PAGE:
OLYMPIA – Washington drivers will soon find themselves driving safer or else – facing prison sooner for driving drunk and fines for tweeting or watching videos on their smartphones.
As the families who lost loved ones to drivers who were drunk or distracted by cellphones looked on, Gov. Jay Inslee signed bills designed to cut down on fatal and serious accidents that have been rising in recent years after a decade of decline.
“Put the cellphone down,” Inslee advised as he signed a bill making it a ticketable traffic offense to do just about anything while driving and holding a mobile phone – talk, text, go on social media or the internet. A driver can use one finger to activate, deactivate or sign off; anything else will be a $135 ticket the first time, up to $235 the second time.
“We love our cellphones, they have changed our lives,” he said. “But they have taken lives.”
Lavera Wade, a Spokane Valley woman, lost her grandson Sam Thompson in a head-on collision after he looked down to send a text and drifted over the centerline on state Route 195 near Colfax. She thanked Inslee and legislators who stuck with the three-year push to pass the bill, as well as a handful of former opponents who this year “had the courage to change their minds” and pass the bill.
Thompson and other victims now have a chance “to live on in the lives of those who will not be lost” to those accidents, Wade said.
The state has required hands-free devices for drivers to talk on a cellphone and banned texting for years. But smartphone technology has allowed drivers to do many more things that weren’t mentioned in the original statute and law enforcement officers couldn’t be sure a driver with phone in hand was doing something illegal.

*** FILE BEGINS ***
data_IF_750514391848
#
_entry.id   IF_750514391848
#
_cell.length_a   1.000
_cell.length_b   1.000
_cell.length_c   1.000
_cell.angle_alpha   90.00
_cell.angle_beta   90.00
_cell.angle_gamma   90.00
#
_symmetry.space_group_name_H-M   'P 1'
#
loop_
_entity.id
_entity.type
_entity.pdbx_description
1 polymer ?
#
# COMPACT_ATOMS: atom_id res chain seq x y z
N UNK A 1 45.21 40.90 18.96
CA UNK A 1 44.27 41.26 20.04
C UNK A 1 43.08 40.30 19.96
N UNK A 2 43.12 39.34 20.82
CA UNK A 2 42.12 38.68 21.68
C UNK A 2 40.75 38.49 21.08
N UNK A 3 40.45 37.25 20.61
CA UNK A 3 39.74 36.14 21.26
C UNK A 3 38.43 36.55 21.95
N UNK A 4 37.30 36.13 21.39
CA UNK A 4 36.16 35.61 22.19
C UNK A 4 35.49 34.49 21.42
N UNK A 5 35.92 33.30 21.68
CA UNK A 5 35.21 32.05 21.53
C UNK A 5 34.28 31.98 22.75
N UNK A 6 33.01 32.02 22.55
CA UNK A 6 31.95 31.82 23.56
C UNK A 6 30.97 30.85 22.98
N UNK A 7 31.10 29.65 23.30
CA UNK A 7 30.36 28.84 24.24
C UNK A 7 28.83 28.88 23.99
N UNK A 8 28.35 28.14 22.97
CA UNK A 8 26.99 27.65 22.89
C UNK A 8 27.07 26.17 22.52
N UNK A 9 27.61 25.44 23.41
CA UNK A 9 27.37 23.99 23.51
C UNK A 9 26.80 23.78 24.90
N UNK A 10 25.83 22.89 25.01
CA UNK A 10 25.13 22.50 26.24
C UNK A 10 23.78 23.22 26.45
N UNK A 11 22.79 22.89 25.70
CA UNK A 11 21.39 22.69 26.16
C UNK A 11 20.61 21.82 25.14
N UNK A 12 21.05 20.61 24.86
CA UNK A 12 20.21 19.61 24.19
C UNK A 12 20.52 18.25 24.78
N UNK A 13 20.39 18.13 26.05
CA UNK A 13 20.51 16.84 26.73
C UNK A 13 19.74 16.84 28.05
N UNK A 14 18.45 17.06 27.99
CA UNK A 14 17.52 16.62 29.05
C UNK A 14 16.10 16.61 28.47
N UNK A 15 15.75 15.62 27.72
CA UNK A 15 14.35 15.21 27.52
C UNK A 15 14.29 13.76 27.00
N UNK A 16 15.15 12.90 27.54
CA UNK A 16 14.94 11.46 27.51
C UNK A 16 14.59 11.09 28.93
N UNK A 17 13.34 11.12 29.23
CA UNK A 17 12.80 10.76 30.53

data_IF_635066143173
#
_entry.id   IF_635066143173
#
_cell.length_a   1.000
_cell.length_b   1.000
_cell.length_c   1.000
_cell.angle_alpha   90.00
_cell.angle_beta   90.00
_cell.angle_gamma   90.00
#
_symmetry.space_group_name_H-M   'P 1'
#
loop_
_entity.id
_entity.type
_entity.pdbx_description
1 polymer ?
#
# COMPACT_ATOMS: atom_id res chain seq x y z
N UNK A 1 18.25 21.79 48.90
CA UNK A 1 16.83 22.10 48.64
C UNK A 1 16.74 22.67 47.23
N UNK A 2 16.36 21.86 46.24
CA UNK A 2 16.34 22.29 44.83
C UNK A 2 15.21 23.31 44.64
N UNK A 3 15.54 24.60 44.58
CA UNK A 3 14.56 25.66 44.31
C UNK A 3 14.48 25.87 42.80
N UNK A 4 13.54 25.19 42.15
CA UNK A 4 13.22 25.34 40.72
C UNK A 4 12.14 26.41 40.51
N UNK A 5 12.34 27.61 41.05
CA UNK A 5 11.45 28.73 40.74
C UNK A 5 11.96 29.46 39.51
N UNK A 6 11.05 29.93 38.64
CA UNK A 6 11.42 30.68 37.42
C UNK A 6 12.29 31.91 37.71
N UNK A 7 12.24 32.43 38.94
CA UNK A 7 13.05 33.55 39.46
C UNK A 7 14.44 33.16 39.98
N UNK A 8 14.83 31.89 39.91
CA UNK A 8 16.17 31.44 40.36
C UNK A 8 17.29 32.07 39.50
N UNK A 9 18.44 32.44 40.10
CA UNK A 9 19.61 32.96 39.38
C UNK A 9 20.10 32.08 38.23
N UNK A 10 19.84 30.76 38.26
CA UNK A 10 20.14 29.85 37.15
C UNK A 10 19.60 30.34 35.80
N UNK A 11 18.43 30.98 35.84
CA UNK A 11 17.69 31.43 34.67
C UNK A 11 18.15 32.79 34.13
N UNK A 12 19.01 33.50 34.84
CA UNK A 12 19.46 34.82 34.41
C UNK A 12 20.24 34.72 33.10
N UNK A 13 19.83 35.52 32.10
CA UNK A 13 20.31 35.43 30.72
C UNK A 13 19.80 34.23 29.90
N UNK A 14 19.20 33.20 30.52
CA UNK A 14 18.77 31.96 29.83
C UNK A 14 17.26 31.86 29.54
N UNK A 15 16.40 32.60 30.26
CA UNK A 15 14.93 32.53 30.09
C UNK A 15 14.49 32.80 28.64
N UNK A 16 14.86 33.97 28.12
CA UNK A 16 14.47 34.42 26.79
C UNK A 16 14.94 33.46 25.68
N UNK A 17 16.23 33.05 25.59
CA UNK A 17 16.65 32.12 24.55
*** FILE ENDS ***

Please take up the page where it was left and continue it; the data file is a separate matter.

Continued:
“This makes it so law enforcement can do their jobs,” said Tina Meyer, whose son Cody was working on a road construction crew when he was struck by a driver looking at a cellphone. Cody eventually died of his injuries.
Tina Meyer came to the bill signing in bright yellow, the same color her son was wearing in the marked construction zone. While she was happy the law passed, she noted in the three years lawmakers debated the bill, distracted driving contributed to more deaths.
As passed, the bill gave drivers until the beginning of 2019 before tickets would be issued under the new distracted driving law. But Inslee vetoed that section, making the law effective this summer.
“Awesome,” said Wade, adding legislators shouldn’t have put such a long delay on a necessary change in the law.
The longer lead time for the law to take effect was part of the negotiations that helped the law pass. Sen. Mike Padden, R-Spokane Valley, said he was surprised by Inslee’s veto but “I doubt there are the votes to override.”
Another law that took several years and multiple tries to clear the Legislature was one that makes a driver’s fourth driving-under-the-influence charge in 10 years a felony. That moves it up from the current law, which holds off a felony until the fifth DUI.
Persistence by Padden and other supporters paid off this year when the bill passed the Senate unanimously and with a bipartisan 85-11 vote in the House. Padden had argued for years that Washington was far outside the norm, and no other state that makes DUI a felony waits until the fifth offense. Idaho and Oregon both can charge felonies on the third offense.
After a decade of decline in traffic deaths, Washington saw a jump in traffic deaths in 2015, Washington State Patrol Assistant Chief Jeff Sass said. There were some 13,000 accidents from impaired driving that year, and accidents connected to distracted driving were up 30 percent over 2014.
Inslee, who was once a prosecutor in Yakima, said he was glad to see the felony charge available for a fourth DUI charge. Driving under the influence was “socially acceptable” for so long, but it can lead to a situation that’s just as serious as manslaughter or assault with intent to do serious harm, he said.